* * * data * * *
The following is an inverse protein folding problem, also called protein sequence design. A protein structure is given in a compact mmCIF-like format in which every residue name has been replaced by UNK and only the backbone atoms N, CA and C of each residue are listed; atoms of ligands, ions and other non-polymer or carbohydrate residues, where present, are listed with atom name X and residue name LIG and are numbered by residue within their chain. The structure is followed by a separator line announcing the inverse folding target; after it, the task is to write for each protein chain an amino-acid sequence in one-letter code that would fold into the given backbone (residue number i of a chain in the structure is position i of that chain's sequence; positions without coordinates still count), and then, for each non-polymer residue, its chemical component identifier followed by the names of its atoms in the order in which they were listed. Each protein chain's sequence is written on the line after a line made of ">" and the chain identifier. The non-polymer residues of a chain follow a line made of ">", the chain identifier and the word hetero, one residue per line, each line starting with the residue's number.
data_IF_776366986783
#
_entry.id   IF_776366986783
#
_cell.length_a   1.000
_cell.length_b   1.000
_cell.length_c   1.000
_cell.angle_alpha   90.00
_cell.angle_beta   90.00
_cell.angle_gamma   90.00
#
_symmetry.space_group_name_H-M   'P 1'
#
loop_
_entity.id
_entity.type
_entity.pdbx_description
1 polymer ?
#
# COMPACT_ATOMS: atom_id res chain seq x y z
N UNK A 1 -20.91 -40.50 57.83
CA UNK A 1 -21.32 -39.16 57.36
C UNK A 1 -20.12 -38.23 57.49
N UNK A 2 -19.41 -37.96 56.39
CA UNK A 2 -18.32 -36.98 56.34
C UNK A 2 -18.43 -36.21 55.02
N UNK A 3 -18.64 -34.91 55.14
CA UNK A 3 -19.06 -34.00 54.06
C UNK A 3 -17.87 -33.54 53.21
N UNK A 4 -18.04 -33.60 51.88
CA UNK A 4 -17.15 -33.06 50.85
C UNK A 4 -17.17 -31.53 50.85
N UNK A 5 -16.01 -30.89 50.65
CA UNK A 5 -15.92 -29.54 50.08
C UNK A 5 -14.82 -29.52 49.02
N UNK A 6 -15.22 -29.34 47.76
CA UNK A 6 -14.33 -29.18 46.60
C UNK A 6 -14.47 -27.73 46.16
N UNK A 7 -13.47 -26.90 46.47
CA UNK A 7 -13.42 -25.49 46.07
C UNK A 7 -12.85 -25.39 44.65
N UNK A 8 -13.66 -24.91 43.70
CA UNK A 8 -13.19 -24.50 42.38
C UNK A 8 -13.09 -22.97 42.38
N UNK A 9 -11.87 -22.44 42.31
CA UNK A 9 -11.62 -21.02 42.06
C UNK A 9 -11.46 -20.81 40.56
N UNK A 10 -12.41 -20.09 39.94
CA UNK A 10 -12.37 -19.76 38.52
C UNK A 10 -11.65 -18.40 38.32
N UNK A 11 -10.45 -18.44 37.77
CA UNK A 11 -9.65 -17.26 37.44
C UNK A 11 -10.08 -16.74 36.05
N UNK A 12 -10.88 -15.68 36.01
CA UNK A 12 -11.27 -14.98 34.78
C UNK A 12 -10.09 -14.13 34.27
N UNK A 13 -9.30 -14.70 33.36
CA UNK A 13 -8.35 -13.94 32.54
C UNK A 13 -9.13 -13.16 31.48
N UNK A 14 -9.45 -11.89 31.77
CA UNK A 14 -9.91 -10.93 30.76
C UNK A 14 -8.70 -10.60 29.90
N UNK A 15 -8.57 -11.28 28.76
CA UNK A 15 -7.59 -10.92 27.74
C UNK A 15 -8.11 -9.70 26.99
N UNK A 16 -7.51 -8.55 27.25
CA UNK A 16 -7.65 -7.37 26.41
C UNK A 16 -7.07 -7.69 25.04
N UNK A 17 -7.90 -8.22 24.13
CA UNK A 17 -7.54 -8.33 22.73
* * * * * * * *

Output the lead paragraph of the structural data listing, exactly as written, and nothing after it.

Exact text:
The following is an inverse protein folding problem, also called protein sequence design. A protein structure is given in a compact mmCIF-like format in which every residue name has been replaced by UNK and only the backbone atoms N, CA and C of each residue are listed; atoms of ligands, ions and other non-polymer or carbohydrate residues, where present, are listed with atom name X and residue name LIG and are numbered by residue within their chain. The structure is followed by a separator line announcing the inverse folding target; after it, the task is to write for each protein chain an amino-acid sequence in one-letter code that would fold into the given backbone (residue number i of a chain in the structure is position i of that chain's sequence; positions without coordinates still count), and then, for each non-polymer residue, its chemical component identifier followed by the names of its atoms in the order in which they were listed. Each protein chain's sequence is written on the line after a line made of ">" and the chain identifier. The non-polymer residues of a chain follow a line made of ">", the chain identifier and the word hetero, one residue per line, each line starting with the residue's number.